Review: Echoes of Family, by Barbara Claypole White

About the book, Echoes of Family Echoes of Family

  • Paperback: 412 pages
  • Publisher: Lake Union Publishing (September 27, 2016)

Sometimes the only way through darkness is to return to where it began.

Marianne Stokes fled England at seventeen, spiraling into the manic depression that would become her shadow. She left behind secrets, memories, and tragedy: one teen dead, and her first love, Gabriel, badly injured. Three decades later she’s finally found peace in the North Carolina recording studio she runs with her husband, Darius, and her almost-daughter, Jade…until another fatality propels her back across the ocean to confront the long-buried past.

In her picturesque childhood village, the first person she meets is the last person she wants to see again: Gabriel. Now the village vicar, he takes her in without question, and ripples of what if reverberate through both their hearts. As Marianne’s mind unravels, Jade and Darius track her down. Tempers clash when everyone tries to help, but only by finding the courage to face her illness can Marianne heal herself and her offbeat family.

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About the author, Barbara Claypole White Barbara Claypole White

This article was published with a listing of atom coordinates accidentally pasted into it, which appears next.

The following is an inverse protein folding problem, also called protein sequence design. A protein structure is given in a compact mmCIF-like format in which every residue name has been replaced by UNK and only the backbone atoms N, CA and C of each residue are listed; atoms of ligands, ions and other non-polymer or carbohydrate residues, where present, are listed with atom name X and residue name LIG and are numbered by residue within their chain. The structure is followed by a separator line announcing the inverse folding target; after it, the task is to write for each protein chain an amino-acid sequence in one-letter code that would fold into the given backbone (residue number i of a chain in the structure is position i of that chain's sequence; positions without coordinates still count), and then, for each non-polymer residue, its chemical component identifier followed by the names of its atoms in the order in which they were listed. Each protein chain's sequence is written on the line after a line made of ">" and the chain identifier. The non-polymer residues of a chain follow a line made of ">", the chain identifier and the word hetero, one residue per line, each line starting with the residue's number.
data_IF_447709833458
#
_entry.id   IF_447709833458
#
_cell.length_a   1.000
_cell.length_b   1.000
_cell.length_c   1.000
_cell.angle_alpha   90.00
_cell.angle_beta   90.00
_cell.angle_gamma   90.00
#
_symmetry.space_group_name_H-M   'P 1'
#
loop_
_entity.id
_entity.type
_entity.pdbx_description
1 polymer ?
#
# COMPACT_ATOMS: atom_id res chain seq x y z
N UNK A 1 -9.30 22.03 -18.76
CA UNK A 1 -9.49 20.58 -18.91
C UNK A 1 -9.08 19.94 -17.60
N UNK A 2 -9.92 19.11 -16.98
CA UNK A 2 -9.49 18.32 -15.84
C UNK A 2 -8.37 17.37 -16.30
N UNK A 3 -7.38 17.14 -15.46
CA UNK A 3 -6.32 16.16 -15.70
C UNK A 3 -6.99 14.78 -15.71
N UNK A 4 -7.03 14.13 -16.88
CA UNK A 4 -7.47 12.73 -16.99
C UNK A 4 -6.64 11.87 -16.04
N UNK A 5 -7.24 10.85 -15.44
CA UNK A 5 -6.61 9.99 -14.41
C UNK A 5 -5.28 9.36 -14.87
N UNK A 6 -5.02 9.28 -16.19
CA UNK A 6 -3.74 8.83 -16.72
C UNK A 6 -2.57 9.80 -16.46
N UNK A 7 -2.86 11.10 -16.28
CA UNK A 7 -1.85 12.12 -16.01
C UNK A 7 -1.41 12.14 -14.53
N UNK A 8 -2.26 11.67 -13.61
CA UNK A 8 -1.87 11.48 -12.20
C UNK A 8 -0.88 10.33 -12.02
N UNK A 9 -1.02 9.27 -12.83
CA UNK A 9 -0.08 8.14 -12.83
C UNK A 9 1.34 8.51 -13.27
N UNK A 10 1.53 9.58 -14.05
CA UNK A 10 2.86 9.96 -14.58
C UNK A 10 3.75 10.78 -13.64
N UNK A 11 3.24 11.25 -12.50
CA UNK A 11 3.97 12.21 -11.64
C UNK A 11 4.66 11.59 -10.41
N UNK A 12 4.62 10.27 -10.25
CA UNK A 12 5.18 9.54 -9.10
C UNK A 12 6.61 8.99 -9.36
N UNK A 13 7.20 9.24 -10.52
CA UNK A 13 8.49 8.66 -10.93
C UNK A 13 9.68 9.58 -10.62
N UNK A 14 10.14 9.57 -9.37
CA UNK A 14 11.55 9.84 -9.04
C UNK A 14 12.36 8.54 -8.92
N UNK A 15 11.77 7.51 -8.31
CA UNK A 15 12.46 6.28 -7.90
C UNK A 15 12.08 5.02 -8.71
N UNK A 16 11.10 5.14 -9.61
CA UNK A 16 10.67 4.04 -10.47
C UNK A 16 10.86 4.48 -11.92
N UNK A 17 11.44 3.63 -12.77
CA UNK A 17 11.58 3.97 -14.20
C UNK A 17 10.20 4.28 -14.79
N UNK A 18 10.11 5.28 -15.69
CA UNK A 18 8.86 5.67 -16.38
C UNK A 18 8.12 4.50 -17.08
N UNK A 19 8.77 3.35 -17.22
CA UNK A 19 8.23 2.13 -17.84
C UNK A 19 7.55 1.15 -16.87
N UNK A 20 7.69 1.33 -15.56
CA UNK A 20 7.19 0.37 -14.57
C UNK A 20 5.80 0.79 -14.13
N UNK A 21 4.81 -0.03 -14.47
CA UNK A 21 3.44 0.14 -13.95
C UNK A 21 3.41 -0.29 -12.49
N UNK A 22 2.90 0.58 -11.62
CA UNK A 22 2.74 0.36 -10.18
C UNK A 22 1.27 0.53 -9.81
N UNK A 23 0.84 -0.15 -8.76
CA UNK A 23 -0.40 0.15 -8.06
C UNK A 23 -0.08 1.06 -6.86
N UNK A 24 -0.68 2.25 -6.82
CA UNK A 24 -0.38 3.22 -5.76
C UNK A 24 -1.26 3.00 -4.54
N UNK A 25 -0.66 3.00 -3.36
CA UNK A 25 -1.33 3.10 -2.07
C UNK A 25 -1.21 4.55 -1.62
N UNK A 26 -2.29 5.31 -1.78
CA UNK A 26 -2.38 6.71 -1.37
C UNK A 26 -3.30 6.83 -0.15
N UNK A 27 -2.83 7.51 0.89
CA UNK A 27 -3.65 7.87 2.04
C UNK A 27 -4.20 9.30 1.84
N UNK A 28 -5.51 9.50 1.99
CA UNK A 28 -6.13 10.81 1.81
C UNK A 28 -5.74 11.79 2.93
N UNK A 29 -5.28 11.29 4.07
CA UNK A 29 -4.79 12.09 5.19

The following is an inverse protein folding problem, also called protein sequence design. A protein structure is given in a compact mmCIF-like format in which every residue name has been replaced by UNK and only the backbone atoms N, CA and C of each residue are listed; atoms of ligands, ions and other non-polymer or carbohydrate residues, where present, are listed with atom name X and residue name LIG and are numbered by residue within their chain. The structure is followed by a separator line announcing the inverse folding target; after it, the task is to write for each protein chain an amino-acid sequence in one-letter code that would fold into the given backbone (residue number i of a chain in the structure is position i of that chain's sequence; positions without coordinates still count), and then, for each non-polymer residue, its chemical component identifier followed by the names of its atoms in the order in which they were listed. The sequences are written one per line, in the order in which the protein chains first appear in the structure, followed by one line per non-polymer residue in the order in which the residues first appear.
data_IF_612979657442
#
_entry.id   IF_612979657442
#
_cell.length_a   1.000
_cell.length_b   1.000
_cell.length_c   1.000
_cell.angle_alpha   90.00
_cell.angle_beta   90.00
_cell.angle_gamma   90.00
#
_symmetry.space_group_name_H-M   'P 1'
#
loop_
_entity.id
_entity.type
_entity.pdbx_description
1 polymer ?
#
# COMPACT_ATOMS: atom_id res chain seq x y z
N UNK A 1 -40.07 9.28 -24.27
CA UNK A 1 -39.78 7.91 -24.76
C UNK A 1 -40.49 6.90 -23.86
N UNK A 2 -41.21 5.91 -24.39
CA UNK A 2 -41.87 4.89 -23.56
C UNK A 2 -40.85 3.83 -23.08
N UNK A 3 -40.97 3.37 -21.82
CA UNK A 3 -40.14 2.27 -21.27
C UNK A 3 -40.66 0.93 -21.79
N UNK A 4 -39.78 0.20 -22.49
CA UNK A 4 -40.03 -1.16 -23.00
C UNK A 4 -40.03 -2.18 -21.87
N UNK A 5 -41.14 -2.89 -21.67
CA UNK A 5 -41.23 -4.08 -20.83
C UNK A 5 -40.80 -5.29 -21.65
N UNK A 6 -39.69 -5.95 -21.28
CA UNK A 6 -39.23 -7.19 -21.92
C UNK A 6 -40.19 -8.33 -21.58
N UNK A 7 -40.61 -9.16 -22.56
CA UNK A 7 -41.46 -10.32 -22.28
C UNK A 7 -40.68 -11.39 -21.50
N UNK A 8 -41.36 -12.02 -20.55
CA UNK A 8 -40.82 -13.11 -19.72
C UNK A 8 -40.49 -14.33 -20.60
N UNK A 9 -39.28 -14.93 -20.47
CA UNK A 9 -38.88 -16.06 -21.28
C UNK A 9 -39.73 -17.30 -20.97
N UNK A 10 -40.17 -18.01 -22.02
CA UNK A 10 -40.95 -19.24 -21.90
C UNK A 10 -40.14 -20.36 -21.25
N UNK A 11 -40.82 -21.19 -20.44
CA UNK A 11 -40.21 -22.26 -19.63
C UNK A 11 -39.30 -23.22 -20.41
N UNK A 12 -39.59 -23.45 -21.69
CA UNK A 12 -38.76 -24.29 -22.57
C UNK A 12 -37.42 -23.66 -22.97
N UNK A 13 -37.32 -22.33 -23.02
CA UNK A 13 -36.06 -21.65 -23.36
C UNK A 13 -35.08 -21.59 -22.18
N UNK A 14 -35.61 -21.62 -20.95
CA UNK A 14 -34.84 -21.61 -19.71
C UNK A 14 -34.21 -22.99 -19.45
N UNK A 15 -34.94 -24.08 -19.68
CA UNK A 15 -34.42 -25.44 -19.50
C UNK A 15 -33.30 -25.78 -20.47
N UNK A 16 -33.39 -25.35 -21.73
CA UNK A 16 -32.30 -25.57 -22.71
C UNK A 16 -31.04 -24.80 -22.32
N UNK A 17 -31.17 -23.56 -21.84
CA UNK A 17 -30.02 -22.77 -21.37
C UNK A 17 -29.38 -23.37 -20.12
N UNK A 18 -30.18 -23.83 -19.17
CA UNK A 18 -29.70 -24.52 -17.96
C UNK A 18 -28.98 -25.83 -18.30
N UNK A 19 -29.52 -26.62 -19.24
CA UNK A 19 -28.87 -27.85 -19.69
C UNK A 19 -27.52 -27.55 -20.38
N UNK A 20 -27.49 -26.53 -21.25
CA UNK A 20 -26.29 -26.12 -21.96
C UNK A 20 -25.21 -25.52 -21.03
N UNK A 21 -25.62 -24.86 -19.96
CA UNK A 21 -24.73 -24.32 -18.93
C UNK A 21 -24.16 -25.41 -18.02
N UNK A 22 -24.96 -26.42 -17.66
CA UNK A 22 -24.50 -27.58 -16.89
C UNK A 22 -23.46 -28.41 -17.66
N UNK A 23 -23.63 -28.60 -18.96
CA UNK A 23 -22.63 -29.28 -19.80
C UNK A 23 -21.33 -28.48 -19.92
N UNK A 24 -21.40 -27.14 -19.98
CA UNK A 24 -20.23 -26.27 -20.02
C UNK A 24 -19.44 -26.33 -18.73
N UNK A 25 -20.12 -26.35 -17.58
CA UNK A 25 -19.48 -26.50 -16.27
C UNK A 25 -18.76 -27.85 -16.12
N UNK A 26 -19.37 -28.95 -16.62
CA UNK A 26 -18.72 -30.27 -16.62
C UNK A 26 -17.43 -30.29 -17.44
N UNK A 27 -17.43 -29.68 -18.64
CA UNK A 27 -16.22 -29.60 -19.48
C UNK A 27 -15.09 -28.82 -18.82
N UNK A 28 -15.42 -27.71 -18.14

A Brit living in North Carolina, Barbara Claypole White writes hopeful family drama with a healthy dose of mental illness. Her debut novel, The Unfinished Garden, won the 2013 Golden Quill Contest for Best First Book, and The In-Between Hour was chosen by the Southern Independent Booksellers Alliance as a Winter 2014 Okra Pick. Her third novel, The Perfect Son, was a semifinalist in the 2015 Goodreads Choice Awards for Best Fiction.

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My Thoughts Melissa A. Bartell

I’ve heard Barbara Claypole White’s name forever, it seems, and yet Echoes of Family is the first time I’ve actually read her writing. Even so,  falling into this novel was like falling into the story of an old friend. Marianne, with the trauma that has lingered with her from girlhood, is sometimes manic, sometimes darkly depressed, but always a force to be reckoned with, and she loves with all her heart, when her head lets her. Jade, her unofficially adopted daughter is also a compelling character, and watching the way the stories of these two women unfold and overlap each other was incredibly rewarding and satisfying.

Fundamentally, this novel is about family – the kind we’re born to and the kind we choose – but it’s also about grief, loss, personal growth, and letting go of the things we cannot change, or that merely fester in the deepest parts of psyches. Claypole’s characters are dimensional and real, but it’s her handling of the interpersonal relationships between them that I found completely gripping. The simplest interactions are laced with nuance and subtlety that just sings off the page.

If you enjoy contemporary fiction with female characters who are both strong and realistically flawed, you will absolutely love Echoes of Family.

Barbara Claypole White’s TLC Book Tours TOUR STOPS: TLC Book Tours

Sunday, September 25th: Writer Unboxed – guest post, “Ten Tips for Writing Through Family Stress”

Monday, September 26th: BookBub Blog – “Family Crises of the Month Book Club”

Tuesday, September 27th: Patricia’s Wisdom

Wednesday, September 28th: Just One More Chapter

Friday, September 30th: From the TBR Pile

Monday, October 3rd: Mockingbird Hill Cottage

Monday, October 3rd: BookNAround

Wednesday, October 5th: Bloggin’ ‘Bout Books